The Environmental Protection Agency has awarded $4 million in grants to study the health and environmental risks posed by manufactured nanomaterials -- the new and invisibly tiny materials that are revolutionizing many industries but whose effects on living things remain largely unknown.

The grants to a dozen universities mark the first significant federal effort to assess the biological and medical implications of nanotechnology, a burgeoning field of science that is expected to become a trillion-dollar industry within the next decade.

Among the products the field has begun to make are carbon "nanotube" electrical wires, each just a few ten-thousandths the diameter of a human hair; minuscule cages of atoms that can capture pollutants in water and soil; and ultra-fine-grained catalysts that reduce manufacturers' dependence upon caustic chemicals and other pollutants.

But the strange physical and chemical traits that make these materials so valuable also have potential downsides.

Measuring three-billionths of an inch or less, they are small enough to enter the lungs and perhaps even be absorbed through the skin. Experiments in animals have shown that once in the body, they can travel to the brain and other organs.

Several experiments are already underway that involve deliberately spreading nanomaterials in the environment despite some studies suggesting they can accumulate in the food chain and kill ecologically important microorganisms.

With hundreds of tons of nanomaterials already being made in U.S. labs and factories every year -- and the release this year of several cautionary reports from European scientific organizations and insurance companies -- activists have become more vocal in their demands for safety studies.

The 12 new EPA grants, to be announced today by Paul Gilman, the agency's assistant administrator for research and development, aim to address some of those concerns.

"This emerging field has the potential to transform environmental protection, but at the same time we must understand whether nanomaterials in the environment can have an adverse impact," Gilman said in prepared remarks released last night.

The grants are a small fraction of the $3.7 billion the federal government has committed to boosting the technology over the next four years. Still, said Barbara Karn of the EPA's Office of Research and Development, "it's a lot more than has ever been done" on nanotech safety. "It is infinitely more."

Among the grants being funded:

* A study of the absorption and toxicity of nanoparticles on skin. (Several cosmetic products already contain nanoparticles.)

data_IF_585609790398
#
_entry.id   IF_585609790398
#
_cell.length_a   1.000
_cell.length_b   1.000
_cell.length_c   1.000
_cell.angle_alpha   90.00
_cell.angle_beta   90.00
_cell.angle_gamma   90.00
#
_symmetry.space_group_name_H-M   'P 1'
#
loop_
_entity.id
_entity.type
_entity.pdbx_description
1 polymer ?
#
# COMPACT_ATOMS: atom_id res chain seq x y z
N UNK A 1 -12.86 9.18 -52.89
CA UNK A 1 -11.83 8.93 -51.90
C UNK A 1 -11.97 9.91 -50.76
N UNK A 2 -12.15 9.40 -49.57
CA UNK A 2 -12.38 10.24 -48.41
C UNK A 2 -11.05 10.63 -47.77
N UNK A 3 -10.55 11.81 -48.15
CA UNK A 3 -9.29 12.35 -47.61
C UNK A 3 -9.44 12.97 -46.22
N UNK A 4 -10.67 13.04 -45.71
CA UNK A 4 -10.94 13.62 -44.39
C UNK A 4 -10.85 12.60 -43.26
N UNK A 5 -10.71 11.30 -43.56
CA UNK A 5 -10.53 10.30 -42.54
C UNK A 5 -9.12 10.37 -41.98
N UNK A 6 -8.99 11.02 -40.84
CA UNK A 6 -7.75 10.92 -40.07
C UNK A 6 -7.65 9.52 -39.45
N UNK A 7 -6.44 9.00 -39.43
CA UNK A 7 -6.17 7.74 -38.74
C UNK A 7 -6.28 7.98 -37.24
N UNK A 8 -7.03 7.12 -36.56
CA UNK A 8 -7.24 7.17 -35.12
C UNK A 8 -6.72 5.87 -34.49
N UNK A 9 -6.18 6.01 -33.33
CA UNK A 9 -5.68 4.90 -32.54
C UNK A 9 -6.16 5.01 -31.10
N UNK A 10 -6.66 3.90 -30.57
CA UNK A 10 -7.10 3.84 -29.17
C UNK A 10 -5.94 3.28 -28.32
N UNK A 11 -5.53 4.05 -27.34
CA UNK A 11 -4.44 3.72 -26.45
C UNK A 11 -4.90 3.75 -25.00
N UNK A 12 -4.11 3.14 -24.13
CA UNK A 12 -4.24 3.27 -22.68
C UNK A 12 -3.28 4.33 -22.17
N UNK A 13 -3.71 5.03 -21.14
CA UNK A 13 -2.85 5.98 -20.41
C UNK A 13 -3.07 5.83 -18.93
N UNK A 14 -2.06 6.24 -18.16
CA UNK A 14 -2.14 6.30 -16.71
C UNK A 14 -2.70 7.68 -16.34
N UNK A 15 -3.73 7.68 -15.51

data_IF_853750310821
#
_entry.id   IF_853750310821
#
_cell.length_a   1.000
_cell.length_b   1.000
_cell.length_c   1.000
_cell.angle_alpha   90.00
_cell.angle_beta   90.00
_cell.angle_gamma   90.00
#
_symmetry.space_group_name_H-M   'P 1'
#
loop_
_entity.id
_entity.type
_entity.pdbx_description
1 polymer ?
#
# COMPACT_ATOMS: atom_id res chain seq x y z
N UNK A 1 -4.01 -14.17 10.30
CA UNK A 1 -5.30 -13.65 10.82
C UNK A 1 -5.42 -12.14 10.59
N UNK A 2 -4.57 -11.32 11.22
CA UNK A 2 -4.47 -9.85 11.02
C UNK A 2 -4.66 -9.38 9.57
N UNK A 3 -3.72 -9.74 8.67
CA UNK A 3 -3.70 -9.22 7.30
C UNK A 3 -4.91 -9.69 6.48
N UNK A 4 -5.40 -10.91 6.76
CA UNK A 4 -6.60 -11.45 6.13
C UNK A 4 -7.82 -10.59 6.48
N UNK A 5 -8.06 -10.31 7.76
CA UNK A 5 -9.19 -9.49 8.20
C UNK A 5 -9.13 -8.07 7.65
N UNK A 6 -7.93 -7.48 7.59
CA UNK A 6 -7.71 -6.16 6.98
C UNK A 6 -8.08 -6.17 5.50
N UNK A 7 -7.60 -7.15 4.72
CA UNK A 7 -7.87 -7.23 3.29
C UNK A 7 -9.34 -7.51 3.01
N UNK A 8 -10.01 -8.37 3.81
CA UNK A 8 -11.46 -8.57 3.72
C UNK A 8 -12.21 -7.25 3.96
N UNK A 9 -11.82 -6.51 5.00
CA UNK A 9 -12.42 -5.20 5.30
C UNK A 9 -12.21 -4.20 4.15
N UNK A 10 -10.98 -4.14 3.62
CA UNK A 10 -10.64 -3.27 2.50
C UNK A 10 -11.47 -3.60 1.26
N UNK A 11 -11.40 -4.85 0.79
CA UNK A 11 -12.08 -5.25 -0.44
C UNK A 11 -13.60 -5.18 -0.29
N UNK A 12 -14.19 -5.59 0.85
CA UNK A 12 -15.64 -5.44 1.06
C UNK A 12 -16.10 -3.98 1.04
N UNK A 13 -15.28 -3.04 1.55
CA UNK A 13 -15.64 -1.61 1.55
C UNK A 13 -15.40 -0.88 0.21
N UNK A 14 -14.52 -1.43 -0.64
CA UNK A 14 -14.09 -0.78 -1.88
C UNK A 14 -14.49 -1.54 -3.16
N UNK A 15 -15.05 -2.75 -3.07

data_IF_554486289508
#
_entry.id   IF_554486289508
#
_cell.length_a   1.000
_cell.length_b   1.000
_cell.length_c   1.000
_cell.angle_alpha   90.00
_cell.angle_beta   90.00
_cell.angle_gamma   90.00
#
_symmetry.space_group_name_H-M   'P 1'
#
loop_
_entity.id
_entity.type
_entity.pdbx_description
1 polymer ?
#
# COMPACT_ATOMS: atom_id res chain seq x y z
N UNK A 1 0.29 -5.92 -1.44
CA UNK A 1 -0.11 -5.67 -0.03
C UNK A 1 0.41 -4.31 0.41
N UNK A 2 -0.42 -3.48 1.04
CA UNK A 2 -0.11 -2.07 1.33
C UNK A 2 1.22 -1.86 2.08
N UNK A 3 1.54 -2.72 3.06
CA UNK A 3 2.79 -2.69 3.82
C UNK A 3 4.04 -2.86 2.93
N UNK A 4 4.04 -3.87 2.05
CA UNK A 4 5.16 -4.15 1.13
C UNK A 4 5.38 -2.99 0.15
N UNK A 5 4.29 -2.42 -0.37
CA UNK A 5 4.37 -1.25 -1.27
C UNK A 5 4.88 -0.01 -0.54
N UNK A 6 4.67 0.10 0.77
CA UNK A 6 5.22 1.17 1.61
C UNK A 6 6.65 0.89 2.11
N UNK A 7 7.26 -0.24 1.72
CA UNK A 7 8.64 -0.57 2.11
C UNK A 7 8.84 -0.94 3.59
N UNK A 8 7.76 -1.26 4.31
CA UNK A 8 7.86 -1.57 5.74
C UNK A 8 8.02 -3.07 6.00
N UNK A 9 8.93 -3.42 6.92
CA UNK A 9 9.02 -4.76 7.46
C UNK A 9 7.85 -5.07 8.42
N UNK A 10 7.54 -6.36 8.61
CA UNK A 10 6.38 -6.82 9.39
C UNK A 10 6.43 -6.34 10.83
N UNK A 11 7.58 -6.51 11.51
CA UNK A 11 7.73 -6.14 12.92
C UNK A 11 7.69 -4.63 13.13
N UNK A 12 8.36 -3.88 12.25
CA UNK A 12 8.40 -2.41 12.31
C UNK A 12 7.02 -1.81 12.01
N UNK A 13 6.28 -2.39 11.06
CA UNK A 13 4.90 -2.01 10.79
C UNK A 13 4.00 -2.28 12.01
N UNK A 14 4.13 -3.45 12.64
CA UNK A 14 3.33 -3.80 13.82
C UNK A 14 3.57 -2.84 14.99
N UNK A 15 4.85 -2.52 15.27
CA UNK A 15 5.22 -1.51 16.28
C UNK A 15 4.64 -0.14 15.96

* A study of what happens to nanoparticles when they get into drinking water, how they interact with other pollutants there, and how toxic they are in water.

* Studies of nanoparticles' effects on cultured human lung tissues and in the airways of live animals -- including a test of whether nanoparticles cause especially severe inflammation, as some suspect.

* Studies of the environmental impacts of nanotubes that have settled into marine and freshwater sediments, and the effects of nanoparticles on aquatic bacteria, algae and plankton.

* A study of the conditions under which nanoparticles may absorb -- and perhaps later release -- environmental contaminants.

Scott Walsh, a project manager at Washington-based Environmental Defense, called the EPA grants "a great start" but decried the federal government's failure to invest more in the effort.

"Government is not yet investing enough to ensure that the risks are discovered in the laboratory instead of in our bodies, our back yards and our workplaces," Walsh said. "We're probably $90 million shy of what we need to be spending to do the job right."

The EPA is not the only federal agency looking into the safety of nanomaterials. The National Toxicology Program, a part of the National Institutes of Health, recently agreed to conduct animal studies to investigate the effects of nanoparticles in the lungs and on the skin, and their uptake and distribution into and through the body.

Other agencies, including the Occupational Safety and Health Administration and the Food and Drug Administration, have also begun to pay attention to the field.

But compared to the federal investment in nanotech's "applications," the investment in the field's "implications" remains far too small, said Hope Shand, research director for ETC Group, an Ottawa-based research and advocacy organization that has called for a moratorium on commercializing nanotech products until governments adopt stricter oversight programs.

"Hundreds of nano products are on the market today, and there is no regulatory oversight to ensure that new manufactured nanomaterials are safe for human health and the environment," Shand said. "The U.S. government is spending nearly a billion dollars per year to promote nanotech. In comparison, EPA's new funding is like a nanodrop in the bucket."

Even revelations of health effects are unlikely to derail the nano-revolution, experts said. One recent promising study, by scientists at Rice University, has shown that it is possible to redesign nanoparticles to make them less toxic. If need be, said Karn of the EPA, existing regulations guiding conventional chemicals and workplace exposures can be made more stringent for nanomaterials.

Risk is not a matter of toxicology alone but also of exposure, safeguards and other factors, Karn noted, offering the example of gasoline.

"If you drink it, it kills you. If you put it in the water, it kills fish. And yet we use it every day, and nobody would think of banning gasoline just because it's toxic."

An ant carries a 1-millimeter chip made with nanotechnology at England's University of Huddersfield.